Category Archives: Civil Procedure

Supreme Court Empowers Summary Judgment Motion Judges

In its January 2014 decision in Hryniak v. Mauldin[1] the Supreme Court of Canada sought to further clarify both the test for summary judgment and a judge’s powers on a motion for summary judgment.

New Standard on Motions for Summary Judgment since 2010 Rules Change

In civil litigation in Ontario the Rules of Civil Procedure, at Rule 20, provide both plaintiffs and defendants with the opportunity to bring a motion and bring an end to the litigation in certain circumstanced.

In January 2010 potentially substantial amendments were made to Rule 20 which now provides that “the court shall grant summary judgment” if it is “satisfied that there is no genuine issue  requiring a trial with respect to a claim or a defence”.   This first amendment changed the standard from “for trial” to “requiring a trial“.

Emergency Injunctive Relief by Ontario Courts

A frequent concern in bringing a lawsuit to solve a problem is that it often takes a long time for lawsuits to get resolved (ie. years rather than months).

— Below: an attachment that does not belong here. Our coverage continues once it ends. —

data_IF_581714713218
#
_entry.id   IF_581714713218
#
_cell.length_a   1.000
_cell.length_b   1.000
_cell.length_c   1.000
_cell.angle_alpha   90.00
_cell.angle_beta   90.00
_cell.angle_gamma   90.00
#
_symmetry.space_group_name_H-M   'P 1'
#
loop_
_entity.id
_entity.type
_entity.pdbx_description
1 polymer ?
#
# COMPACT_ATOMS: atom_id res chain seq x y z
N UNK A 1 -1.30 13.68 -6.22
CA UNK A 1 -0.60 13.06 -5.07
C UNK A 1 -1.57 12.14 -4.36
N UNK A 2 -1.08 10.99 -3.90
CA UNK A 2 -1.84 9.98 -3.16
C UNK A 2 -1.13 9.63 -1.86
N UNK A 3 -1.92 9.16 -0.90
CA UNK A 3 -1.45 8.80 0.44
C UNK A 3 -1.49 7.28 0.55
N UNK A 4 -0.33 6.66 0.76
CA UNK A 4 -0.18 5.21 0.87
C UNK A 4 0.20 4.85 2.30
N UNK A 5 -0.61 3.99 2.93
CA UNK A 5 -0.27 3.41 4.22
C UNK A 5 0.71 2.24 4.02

This is particularly problematic if you are suffering imminent or ongoing harm as opposed to having suffered an identifiable monetary loss and are simply seeking to recover the lost amount. 

Pre-Arbitration Interim Relief by Courts

Where parties have an agreement to arbitrate disputes which may arise between them, typically, the Courts have no role to play until after an arbitrator (or an arbitral tribunals) has made a decision of some nature.  Then the parties can avail themselves of certain appeal rights under the Ontario Arbitration Act, 1991, S.O. 1991, c. 17, see for example sections 45 and 46.

Norwich orders: pre-action discovery

When a potential claimant has been wronged but lacks essential information necessary to commence a claim a Norwich Orders can be a useful tactic to fill in the blanks by compelling a third party to provide the claimant with the missing information.